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Newtown parents express need for additional communication

David Wheeler and other Newtown parents addressed the Sandy Hook Advisory Commission on Friday about their recovery experiences since the shooting.
Francine Wheeler and her husband, David, whose son Ben was killed in the shooting at Sandy Hook Elementary School, at their home in Newtown, Conn., March 4, 2013.
Francine Wheeler and her husband, David, whose son Ben was killed in the shooting at Sandy Hook Elementary School, at their home in Newtown, Conn., March 4, 2013.

One Newtown parent on Friday gently expressed to a state commission how the local town agencies failed his family at providing initial assistance after the shooting at Sandy Hook Elementary School.

"When your life is changed in this way and you experience this kind of loss, you are starving for information. You are starving for reassurance that what is happening around you is appropriate and desirable. Inclusion, informationally, is the most important part of that," said David Wheeler, whose son Benjamin died in the tragedy.

He disclosed to the Sandy Hook Advisory Commission via teleconference that his family wasn't presented with direct contact to the superintendent's office until almost two weeks after the incident. They also didn't learn about a trauma team that had been established to help surviving relatives in the recovery process until June 2013, six months after tragedy struck their town.

"You need to be given the chance to decide how you interact with these processes. When you're not given that opportunity is when the isolation starts to build," he said, adding that the affected families and community are still in the early stages of recovery. 

The local town government didn't excel at the same level as the state agencies during its initial and long-term assistance for Newtown residents, he said.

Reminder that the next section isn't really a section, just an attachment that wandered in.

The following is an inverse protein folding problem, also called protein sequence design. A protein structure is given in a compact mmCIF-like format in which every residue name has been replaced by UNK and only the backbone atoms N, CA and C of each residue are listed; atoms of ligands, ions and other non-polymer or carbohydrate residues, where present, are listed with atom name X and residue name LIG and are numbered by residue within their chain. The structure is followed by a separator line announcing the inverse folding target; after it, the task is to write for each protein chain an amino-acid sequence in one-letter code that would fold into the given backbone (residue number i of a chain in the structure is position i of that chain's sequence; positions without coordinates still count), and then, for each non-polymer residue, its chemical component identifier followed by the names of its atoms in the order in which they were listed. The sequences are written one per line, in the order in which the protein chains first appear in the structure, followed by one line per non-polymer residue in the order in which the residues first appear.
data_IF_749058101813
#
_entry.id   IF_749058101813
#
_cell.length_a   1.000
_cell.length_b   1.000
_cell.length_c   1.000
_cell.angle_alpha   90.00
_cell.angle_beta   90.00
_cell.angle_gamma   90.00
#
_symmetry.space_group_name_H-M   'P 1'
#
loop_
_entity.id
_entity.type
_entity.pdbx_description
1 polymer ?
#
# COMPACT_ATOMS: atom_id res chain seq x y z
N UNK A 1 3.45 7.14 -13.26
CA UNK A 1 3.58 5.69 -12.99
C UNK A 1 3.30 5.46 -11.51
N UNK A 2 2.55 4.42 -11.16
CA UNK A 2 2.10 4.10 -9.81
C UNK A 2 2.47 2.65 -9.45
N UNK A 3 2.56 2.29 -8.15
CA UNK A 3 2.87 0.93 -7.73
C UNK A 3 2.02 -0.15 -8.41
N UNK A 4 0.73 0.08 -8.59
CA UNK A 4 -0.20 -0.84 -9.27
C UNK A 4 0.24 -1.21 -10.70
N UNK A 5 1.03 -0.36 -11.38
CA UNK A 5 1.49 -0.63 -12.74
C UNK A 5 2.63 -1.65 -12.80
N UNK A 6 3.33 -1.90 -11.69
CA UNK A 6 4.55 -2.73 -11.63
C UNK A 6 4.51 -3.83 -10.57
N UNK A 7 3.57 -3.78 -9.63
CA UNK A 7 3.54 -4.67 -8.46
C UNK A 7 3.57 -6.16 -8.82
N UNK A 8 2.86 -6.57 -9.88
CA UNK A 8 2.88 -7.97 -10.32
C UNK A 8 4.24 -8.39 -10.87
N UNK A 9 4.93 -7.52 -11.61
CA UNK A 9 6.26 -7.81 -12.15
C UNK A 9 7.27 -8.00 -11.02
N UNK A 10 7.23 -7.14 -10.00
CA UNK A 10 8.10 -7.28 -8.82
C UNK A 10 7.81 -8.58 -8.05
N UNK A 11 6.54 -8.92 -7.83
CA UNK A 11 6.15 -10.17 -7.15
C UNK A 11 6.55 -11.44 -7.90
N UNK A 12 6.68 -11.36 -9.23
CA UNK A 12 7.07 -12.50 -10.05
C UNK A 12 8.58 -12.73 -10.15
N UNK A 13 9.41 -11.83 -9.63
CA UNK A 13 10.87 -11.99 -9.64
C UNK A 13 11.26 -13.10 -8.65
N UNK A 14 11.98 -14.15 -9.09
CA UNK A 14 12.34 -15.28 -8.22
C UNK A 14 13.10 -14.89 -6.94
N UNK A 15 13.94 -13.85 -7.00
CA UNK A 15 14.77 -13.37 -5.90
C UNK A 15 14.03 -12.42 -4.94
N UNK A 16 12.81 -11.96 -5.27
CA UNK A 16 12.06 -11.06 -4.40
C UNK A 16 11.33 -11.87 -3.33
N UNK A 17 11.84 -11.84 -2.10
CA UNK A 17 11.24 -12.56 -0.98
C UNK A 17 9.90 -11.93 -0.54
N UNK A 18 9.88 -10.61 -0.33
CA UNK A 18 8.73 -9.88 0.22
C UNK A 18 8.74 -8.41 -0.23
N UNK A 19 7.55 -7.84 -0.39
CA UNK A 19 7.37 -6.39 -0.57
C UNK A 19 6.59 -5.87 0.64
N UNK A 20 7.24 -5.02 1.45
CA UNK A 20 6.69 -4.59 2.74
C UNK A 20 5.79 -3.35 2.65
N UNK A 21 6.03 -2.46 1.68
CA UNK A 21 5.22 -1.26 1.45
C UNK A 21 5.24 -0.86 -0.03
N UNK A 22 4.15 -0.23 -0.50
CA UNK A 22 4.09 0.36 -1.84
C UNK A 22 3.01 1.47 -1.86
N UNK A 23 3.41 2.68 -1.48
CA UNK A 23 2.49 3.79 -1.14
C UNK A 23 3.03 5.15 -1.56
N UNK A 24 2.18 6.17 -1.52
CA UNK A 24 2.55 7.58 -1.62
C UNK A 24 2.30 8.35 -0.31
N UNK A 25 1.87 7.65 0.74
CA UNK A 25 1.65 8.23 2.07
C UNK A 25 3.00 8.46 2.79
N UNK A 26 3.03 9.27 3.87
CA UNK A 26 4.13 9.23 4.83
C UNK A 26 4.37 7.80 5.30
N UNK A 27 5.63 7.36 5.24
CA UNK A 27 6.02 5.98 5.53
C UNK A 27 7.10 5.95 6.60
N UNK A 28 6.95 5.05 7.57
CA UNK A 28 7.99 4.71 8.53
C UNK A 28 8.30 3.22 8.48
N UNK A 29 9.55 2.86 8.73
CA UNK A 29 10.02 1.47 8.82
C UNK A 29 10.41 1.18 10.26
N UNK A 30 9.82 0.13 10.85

Wheeler was one of two parents who addressed members of the group via teleconference on Friday about how their families and the town have dealt with the effects of the trauma in the past 18 months. The 16-member panel, created by Connecticut Gov. Dannel Malloy, a Democrat, has been reviewing current policies on school safety, mental health, and gun-violence prevention since the Dec. 14, 2012 shooting that killed 20 first-graders and six educators. Members are expected to file a final report later this summer.

The other parent, Michele Gay, whose daughter Josephine died inside the school, expressed her belief in the importance of training education for both teachers and students, advanced emergency communication plans, and recovery procedures involving mental health professionals. All aspects must, she added, bring together the combined perspectives of educators, law enforcement officials, mental health professionals, and parents.

Gay is a former teacher and now the founder of Safe and Sound, which aims to empower communities to improve school safety.

The meeting this week was meant to "instill some kind of hope that we can do better," said Scott Jackson, chairman of the commission and mayor of Hamden, Conn.

"It can be done, it just has to be planned and it has to be exercised," he said.

Related: Making a senseless tragedy meaningful in Newtown

Officials previously found "no conclusive motive" nor indication of why the gunman chose the nearly 400-student school as his target, msnbc previously reported. The tragedy was the second-worst school shooting in American history, after the 2007 massacre at Virginia Tech that killed 32 people.

Gov. Malloy last year signed a bipartisan bill that requires universal background checks for all firearms purchasers and adds more than 100 guns to the state's previously existing list of banned weapons. A court in January upheld the constitutionality of the law.